Pipeline review request nixed

Published 12:03 pm Wednesday, December 23, 2015

Supervisors in Buckingham will not support a Programmatic Environmental Impact Statement (PEIS) review of four proposed natural gas pipeline projects in Virginia — including the 550-mile Atlantic Coast Pipeline, which is planned to span the county.

Only District Five Supervisor Cassandra Stish supported the resolution from The Sierra Club — a group opposed to the proposed pipeline — which called on the Federal Energy Regulatory Commission (FERC) to require the statement.

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According to Kirk Bowers, a representative of the Virginia Chapter of the Sierra Club, the review would address the cumulative impacts of the ACP, the Mountain Valley Pipeline, the Appalachian Connector Pipeline and W.B. Express Project.

“The purpose of the PEIS is to evaluate development of gas infrastructure projects, development and implement agencies specific programs and guide establishment of environmental policy and mitigation strategies for the proposed gas transmission projects,” he said in an email to County Administrator Rebecca S. Carter.

The basic goal of the review is to allow FERC to assess needs for the proposed projects, he said.

District Two Supervisor Donnie Bryan, District Three Supervisor E.A. “Bill” Talbert, District Four Supervisor John Staton and District Six Supervisor Joe Chambers Jr. opposed the measure. District Seven Supervisor and Board Chairman Danny Allen abstained.

The ACP is being proposed by a joint venture  led by Dominion and would see natural gas transported from West Virginia to Virginia and North Carolina. A 42-inch pipe is slated to travel through Buckingham, Cumberland and Prince Edward counties should the project pass federal muster.

“We, the board of supervisors … petition the [FERC] to require a Programmatic Environmental Impact Statement (PEIS) that addresses the cumulative impacts of pipeline development in the Blue Ridge and Application Mountain Region of Virginia and West Virginia,” the failed resolution read.

Sitting in the audience, Friends of Buckingham spokeswoman Kenda Hanuman called the action “pathetic” after the board voted. “I’m ashamed to live in Buckingham County,” she said from the gallery.

Bowers, who serves as the pipelines program manager for The Sierra Club’s Virginia Chapter, said “Virginia is just the tip of the iceberg. There are only four [proposed] pipelines in Virginia, but there are 17 overall in the region. That’s a lot of pipelines. How do we know we need these pipelines? That need has not been assessed yet by any of the principals involved in this pipelines.”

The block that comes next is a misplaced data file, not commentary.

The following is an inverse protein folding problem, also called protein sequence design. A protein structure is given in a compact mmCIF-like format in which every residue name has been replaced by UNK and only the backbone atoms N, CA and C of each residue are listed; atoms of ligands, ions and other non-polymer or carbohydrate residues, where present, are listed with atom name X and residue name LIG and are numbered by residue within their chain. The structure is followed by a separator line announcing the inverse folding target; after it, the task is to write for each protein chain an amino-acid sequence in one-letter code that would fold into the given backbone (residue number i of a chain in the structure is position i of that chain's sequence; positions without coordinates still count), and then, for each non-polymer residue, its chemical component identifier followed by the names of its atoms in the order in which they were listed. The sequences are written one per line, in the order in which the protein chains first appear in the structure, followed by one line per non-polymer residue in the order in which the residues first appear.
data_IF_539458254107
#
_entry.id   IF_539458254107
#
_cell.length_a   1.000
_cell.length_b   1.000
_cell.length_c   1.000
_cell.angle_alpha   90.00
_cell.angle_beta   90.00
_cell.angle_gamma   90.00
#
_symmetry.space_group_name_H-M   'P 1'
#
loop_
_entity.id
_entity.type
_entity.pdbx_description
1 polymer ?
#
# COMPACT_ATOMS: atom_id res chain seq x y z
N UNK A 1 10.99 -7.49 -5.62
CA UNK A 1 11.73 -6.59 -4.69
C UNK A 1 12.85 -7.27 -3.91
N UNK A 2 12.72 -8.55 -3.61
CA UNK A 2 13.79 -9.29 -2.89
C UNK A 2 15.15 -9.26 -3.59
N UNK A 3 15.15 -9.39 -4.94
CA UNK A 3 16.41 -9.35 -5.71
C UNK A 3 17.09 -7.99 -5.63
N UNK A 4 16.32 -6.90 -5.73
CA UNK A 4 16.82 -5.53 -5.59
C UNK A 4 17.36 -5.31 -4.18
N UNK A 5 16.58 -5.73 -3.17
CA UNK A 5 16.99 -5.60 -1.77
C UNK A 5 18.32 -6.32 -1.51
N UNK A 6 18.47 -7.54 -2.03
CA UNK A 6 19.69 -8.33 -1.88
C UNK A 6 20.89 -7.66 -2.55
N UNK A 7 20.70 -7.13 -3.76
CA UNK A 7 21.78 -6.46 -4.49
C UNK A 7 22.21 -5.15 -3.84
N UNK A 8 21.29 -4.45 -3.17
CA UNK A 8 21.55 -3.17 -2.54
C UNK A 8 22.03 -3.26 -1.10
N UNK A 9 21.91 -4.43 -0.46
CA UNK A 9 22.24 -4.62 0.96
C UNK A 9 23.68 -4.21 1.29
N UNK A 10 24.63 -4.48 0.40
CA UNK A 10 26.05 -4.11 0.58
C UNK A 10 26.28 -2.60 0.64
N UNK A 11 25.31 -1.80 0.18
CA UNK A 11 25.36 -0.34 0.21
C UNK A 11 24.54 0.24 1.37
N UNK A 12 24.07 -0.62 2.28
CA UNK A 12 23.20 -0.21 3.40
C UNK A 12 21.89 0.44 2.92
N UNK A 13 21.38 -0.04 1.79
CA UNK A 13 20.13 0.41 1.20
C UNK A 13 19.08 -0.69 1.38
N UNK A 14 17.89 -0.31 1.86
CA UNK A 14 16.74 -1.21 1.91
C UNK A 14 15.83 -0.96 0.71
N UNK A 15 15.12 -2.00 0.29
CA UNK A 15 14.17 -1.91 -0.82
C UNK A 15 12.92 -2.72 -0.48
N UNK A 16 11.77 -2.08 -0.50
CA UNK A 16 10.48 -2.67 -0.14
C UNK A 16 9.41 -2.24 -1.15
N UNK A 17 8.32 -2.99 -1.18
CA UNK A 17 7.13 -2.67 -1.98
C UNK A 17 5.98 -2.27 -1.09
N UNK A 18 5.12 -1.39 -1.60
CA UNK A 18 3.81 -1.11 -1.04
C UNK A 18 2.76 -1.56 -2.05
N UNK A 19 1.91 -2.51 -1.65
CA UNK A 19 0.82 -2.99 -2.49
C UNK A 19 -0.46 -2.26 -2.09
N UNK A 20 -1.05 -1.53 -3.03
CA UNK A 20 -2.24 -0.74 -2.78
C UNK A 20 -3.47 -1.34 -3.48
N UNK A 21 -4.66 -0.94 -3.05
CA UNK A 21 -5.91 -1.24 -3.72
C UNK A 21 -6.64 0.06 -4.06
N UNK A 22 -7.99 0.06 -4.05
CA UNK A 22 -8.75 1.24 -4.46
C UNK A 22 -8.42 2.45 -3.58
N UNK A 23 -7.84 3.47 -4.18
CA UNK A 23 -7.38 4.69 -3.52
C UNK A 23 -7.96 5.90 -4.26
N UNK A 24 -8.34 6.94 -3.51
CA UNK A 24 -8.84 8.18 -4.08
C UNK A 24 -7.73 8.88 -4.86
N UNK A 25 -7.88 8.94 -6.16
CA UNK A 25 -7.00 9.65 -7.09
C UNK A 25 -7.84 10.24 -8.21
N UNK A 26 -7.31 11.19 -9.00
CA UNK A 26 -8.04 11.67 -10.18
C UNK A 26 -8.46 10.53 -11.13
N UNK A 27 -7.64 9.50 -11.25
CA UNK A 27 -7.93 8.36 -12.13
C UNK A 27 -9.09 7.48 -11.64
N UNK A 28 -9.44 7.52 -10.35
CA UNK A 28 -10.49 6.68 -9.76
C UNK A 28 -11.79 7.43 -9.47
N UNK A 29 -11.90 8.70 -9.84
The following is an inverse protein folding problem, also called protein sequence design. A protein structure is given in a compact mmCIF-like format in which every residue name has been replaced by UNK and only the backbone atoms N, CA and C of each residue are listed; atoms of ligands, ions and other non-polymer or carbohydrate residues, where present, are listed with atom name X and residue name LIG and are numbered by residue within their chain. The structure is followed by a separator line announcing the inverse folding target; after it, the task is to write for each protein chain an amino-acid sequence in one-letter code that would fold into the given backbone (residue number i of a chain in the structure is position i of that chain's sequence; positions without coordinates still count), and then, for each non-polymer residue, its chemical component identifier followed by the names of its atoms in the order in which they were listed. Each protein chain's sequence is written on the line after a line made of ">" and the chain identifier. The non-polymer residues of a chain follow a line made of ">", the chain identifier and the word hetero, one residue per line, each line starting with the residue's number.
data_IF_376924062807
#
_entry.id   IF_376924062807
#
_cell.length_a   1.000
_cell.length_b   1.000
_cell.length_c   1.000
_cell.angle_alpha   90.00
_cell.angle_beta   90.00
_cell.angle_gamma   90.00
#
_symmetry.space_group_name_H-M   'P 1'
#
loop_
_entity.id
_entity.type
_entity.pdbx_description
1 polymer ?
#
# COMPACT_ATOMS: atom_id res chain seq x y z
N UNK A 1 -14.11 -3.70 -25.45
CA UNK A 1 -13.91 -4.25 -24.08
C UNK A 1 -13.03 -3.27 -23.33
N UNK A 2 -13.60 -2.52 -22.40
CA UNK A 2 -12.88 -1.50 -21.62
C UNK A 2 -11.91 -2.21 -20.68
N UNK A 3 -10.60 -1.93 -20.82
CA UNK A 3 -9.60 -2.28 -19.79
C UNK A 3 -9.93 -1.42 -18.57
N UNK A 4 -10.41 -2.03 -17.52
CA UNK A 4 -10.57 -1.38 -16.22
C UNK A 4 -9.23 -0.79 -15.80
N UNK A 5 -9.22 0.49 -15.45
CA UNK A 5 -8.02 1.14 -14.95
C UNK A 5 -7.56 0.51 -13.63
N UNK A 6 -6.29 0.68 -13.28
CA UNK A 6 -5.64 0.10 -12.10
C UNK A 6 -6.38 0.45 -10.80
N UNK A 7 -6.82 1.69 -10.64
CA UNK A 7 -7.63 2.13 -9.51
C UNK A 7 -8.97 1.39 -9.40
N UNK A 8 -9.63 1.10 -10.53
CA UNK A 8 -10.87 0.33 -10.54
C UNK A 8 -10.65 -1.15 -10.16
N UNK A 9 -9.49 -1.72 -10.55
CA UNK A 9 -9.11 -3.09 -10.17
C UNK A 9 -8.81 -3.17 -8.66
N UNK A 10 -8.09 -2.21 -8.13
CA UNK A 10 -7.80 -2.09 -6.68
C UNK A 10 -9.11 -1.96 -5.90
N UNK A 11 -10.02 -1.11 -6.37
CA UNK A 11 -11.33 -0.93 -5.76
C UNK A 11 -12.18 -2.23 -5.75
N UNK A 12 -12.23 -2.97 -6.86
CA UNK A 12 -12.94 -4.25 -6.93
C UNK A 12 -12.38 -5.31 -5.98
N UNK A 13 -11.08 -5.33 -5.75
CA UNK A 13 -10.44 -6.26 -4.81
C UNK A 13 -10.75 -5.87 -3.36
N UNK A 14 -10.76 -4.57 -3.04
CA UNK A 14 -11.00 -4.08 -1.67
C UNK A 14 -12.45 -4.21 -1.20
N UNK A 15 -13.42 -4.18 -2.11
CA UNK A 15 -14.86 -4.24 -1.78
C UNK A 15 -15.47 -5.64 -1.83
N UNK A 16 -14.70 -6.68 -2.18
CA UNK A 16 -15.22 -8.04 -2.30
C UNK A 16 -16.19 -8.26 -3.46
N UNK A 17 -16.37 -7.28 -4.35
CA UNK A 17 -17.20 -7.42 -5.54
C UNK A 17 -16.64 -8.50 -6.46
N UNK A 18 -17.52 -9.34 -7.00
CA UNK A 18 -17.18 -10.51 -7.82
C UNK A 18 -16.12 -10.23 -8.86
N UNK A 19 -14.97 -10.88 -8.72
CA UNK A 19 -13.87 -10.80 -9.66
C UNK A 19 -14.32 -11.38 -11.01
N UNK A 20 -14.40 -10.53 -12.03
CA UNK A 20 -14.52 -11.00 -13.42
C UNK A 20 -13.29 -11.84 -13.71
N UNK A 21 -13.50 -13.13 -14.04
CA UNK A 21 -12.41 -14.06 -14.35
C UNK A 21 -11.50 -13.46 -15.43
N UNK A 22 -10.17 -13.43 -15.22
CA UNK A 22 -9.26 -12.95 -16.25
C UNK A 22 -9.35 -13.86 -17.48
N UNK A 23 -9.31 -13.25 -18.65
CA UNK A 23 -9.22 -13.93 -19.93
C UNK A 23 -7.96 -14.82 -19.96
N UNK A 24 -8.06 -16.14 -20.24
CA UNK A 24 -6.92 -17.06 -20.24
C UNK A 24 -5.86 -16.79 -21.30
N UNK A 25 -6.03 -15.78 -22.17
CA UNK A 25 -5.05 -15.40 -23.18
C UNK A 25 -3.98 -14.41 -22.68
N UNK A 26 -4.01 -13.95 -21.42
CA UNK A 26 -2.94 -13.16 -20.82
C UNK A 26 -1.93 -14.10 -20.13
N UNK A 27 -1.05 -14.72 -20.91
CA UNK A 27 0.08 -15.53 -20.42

According to the resolution, under the National Environmental Policy Act, a federal agency must evaluate the impacts of several related projects with cumulative impacts proposed or reasonably foreseeable in the same geographic region in a single, comprehensive, regional environmental impact study.

The National Gas Act gives FERC direction to deny any application not “required by the present or future public convenience and necessity,” the resolution read.

“The projects would all impact the same geographic region on the same schedule … All three pipelines intend to deliver natural gas from the Marcellus Shale to the Southeastern United States. In light of their objectives, their location and their timing, [the projects] have the potential for numerous cumulative impacts.”

“What we’re seeing is a rapid development in deployment of renewables,” Bowers said, “including in this county with the solar farm … In 15 years, you’re going to see pretty much renewables [as] the primary source of energy generation in this country.”

“Getting rid of these pipelines is one of those issues,” he said.

“This, to me, sounds reasonable,” Stish said.

“We have a commonwealth here, and the commonwealth is facing several large infrastructure projects being all proposed simultaneously. They could be duplicative. They definitely have a cumulative impact that could be significant.”

After inquiring how members of FERC — the federal body that approves such proposed natural gas projects — Staton said, “My problem here is, I tell people I have no power in this. And this board has no power in this. And nobody believes us … This is important, I grant you, but we have no avenue here to proceed.”

“I think it does amount to more than a hill of beans here in our community that we take action on something like this. It’s important,” Stish responded.

“Drops make oceans. By continuing to ask for things that eventually it’s heard and one more voice certainly doesn’t hurt. I don’t think that lending our support for something that, to me, is reasonable in this boom America is facing … If FERC is not looking at these things programmatically, they are well and good behind the eight ball.”

Stish’s motion to pass the resolution didn’t garner a second.

“Do this for your citizens of your county,” Bowers said.